Alexander Ullman at the Wigmore Hall
Little did I expect to be overwhelmed by Stravinsky twice in the same week in the same hall but that was just the case today .
Alexander Ullmans extraordinary performance today of the Firebird with only two hands was every bit as overwhelming as Andsnes and Hamelin’s Rite of Spring had been last week with four .
This extraordinary transcription was written by my old teacher Guido Agosti when he was only 27 in 1928 – only eight years after Stravinsky’s own transcription of Petroushka which he dedicated to Rubinstein in an effort to convince him to play his music.
Agosti’s transcription is even more demanding that Stravinsky’s.
The colours and orchestral sounds that Agosti manages to conjure up together with the same savage rhythms that require the most enormous technical feats of agility and an almost polyphonic sense of line that spans the whole keyboard and ranges from pianississimo to fortissimo.
Andsnes,Hammelin,Rubinstein all great virtuosi but above all supreme stylists .
To this list we can add today the name of this remarkable young british pianist Alexander Ullman .
Student of William Fong at the Purcell School .Of Fleisher in Philadelphia and now at the Royal College with Ian Jones and Dmitri Alexeev.
The supreme control was not only in the virtuoso parts that certainly abound but also in the security that brought the savage driving rhythms to life and all this combined with an extraordinary range of colours .
The appearance of the melody in the Finale of the Firebird was sheer magic.
A rising sun that was allowed to shine in all its glory and brought this remarkable recital to a conclusion.
Liszt’s magical En Reve was just the right encore that allowed us to share just a little more magic from the hands of this remarkable young artist.
Bach’s Toccata in C minor showed right from the outset the intelligence of this young musician but it also made clear that this was a performance by a stylist not by a rigid scholar.
Although all Bach’s tempo markings were scrupulously noted Bach has in fact left much to the fantasy of the performer.
The slur at the end of the first subject was unexpected as was the echo effect on repetition but in the hands of such a stylist it was totally convincing as were the virtuoso interruptions seemingly almost improvised.
Nothing was added to Bach’s original score but it had the same power as a Busoni transcription and had one wondering why it is not more often played on the piano.
I think the last person I heard play it was that other supreme stylist Martha Argerich as a curtain raiser to the Liszt Sonata in Florence in 1972.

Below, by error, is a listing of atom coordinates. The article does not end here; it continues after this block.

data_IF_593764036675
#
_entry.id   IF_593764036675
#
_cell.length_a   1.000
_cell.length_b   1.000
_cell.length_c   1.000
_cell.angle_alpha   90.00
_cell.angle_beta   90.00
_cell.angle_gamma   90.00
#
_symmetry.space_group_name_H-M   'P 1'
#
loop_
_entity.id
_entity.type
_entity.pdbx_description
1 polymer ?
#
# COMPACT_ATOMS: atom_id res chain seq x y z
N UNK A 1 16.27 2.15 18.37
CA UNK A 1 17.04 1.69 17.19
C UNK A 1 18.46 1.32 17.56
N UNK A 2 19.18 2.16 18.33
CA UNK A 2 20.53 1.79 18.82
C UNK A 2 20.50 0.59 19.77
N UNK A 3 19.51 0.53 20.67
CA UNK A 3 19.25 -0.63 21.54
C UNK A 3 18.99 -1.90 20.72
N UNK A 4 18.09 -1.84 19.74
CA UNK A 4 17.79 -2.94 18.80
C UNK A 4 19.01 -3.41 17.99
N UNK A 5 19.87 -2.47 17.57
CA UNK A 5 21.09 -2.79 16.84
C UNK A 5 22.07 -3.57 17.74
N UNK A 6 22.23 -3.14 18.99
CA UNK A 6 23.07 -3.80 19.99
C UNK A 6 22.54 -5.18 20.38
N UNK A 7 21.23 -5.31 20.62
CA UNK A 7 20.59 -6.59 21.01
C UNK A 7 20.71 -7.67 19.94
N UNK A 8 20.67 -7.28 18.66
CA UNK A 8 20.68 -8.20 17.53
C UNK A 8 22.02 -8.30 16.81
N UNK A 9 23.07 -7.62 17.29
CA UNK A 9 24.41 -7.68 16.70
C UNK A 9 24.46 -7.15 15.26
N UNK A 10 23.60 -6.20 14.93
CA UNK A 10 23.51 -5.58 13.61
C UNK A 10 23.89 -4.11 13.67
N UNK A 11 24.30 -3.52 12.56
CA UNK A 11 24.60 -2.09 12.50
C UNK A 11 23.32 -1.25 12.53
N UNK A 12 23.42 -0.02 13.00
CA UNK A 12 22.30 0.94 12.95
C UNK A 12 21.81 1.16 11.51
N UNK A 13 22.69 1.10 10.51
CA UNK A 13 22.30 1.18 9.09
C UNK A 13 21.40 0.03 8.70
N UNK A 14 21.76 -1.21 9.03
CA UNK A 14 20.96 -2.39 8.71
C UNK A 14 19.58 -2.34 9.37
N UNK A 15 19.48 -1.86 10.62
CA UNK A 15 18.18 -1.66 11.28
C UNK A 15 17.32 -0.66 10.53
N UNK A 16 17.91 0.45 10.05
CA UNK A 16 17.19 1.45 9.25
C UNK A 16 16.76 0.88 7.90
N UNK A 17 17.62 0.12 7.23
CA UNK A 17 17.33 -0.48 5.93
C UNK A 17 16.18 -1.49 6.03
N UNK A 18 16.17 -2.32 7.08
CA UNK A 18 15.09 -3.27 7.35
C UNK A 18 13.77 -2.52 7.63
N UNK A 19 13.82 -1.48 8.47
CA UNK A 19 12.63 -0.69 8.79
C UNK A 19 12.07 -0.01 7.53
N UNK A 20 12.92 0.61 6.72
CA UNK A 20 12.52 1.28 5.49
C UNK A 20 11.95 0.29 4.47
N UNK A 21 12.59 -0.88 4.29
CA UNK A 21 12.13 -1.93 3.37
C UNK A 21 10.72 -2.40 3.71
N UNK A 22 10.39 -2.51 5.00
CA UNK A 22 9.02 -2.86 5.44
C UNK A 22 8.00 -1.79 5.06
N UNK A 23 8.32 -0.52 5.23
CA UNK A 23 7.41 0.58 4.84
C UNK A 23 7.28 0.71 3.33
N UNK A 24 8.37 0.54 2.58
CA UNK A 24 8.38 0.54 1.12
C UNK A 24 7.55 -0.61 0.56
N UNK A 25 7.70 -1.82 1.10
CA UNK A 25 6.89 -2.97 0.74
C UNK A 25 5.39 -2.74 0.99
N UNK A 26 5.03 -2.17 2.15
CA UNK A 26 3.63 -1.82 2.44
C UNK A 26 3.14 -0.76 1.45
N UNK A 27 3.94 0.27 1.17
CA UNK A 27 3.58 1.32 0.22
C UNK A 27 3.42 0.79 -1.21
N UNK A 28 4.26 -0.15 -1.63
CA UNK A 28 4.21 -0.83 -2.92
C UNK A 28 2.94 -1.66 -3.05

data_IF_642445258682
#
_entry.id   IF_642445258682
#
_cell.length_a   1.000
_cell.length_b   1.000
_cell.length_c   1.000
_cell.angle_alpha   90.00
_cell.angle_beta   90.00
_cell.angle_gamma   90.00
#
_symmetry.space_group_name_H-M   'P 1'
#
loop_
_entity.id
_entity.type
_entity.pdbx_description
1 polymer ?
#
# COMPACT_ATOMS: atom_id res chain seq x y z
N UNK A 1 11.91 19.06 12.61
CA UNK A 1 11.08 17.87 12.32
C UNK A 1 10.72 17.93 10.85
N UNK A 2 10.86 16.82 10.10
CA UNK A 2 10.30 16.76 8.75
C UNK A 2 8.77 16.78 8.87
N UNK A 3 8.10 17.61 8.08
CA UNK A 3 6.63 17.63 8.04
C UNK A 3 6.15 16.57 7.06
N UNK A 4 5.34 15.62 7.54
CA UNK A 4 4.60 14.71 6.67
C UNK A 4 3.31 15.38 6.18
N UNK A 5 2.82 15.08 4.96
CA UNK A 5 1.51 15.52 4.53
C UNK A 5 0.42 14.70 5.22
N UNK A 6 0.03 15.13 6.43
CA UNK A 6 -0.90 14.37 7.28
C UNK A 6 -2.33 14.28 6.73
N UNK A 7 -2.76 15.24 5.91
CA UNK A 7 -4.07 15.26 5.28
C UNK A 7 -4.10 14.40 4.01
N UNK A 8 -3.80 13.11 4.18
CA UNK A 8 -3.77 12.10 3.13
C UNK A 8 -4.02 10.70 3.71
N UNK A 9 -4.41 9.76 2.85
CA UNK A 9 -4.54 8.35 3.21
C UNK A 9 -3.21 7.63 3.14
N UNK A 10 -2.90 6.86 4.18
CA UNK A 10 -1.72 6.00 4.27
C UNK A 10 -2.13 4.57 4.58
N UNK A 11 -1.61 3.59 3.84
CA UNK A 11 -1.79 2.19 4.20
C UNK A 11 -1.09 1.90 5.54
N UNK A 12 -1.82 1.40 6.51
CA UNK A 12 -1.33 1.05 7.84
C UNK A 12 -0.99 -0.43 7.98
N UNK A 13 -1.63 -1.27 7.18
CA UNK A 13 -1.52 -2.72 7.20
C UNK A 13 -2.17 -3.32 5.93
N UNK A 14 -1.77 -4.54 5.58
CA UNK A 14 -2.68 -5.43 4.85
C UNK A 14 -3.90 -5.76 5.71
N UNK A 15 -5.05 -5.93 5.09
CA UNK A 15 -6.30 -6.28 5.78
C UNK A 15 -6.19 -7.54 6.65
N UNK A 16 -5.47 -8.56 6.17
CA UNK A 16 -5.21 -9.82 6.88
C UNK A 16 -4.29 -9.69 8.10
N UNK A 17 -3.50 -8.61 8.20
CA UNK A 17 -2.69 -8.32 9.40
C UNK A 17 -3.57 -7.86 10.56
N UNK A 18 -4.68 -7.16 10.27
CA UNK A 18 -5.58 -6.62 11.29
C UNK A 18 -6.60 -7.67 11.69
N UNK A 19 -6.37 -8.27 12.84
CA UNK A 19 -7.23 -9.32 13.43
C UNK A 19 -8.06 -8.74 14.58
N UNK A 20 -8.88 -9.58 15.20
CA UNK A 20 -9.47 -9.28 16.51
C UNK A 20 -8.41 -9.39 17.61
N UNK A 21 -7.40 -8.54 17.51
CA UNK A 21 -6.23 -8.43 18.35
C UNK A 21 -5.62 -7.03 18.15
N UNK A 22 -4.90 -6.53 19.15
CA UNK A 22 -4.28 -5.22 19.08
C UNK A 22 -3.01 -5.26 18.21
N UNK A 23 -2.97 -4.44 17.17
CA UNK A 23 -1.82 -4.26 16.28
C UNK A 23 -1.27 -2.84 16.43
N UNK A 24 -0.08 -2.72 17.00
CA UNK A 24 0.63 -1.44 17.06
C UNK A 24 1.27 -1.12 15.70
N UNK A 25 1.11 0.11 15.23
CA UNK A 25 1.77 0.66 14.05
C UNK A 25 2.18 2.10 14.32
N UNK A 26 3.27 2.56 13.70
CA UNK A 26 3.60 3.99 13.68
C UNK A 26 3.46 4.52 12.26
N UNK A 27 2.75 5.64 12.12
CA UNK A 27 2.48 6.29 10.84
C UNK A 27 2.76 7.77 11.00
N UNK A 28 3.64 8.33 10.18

It has remained in my memory ever since as indeed today’s performance will for me and without doubt the very full audience that were present today.
Papillons op 2 by Schumann were an ideal choice after the Bach .
The freedom allied to a strict sense of direction and line were combined with all the kaleidoscopic sound world of Florestan and Eusebius .
The wonderfully lyrical 5th piece sang out as did the middle section of the 10th.
The quiet rhythmic build up in the 9th made a wonderful foil to the searing beauty of the 10th that is so reminiscent of the Davidsbundler op 6 that were to follow from Schumann’s pen.
If I found the fortissimo in the 8th piece rather overpowering his interpretation was completely vindicated by the final magical piece where Schumann’s pedal was scrupulously noted and opened up this magic box allowing the clock to strike so clearly as indeed Ravel was to do in Le Gibet.
The Pas de Deux at the conclusion of Pletnev’s wonderful transciption of The Nutcracker must be every pianists dream to play.
A secret wish to be a Liberace or Rawitz and Landauer.
But it requires supreme virtuosity to be able to sweep up and down the keyboard whilst allowing Tchaikowsky’s melody to sing out in all its glory.
Magical playing too in the Intermezzo where the wash of sound was a completely different sound world from the music box that was the Dance of the Sugar Plum Fairy. The Russian Trepak played with all the peasant folk music that it portrays provided just the difference in sound from the quite extraordinary Chinese Dance.
Pletnev had played the Sleeping Beauty in my theatre in Rome many years ago and we marvelled at this old style virtuosity of the great romantic tradition a world we thought we would never experience in our day.
I remember Sandor asking why he wanted to be a conductor when he can play the piano like that .
The same supreme sense of control, colour and style that we heard today at the Wigmore Hall .
All thanks to YCAT and to the Keyboard Trust that has had such faith in this young man and in helping him mature into the artist we have before us today .
I think you could safely say that they have come up” trumps”.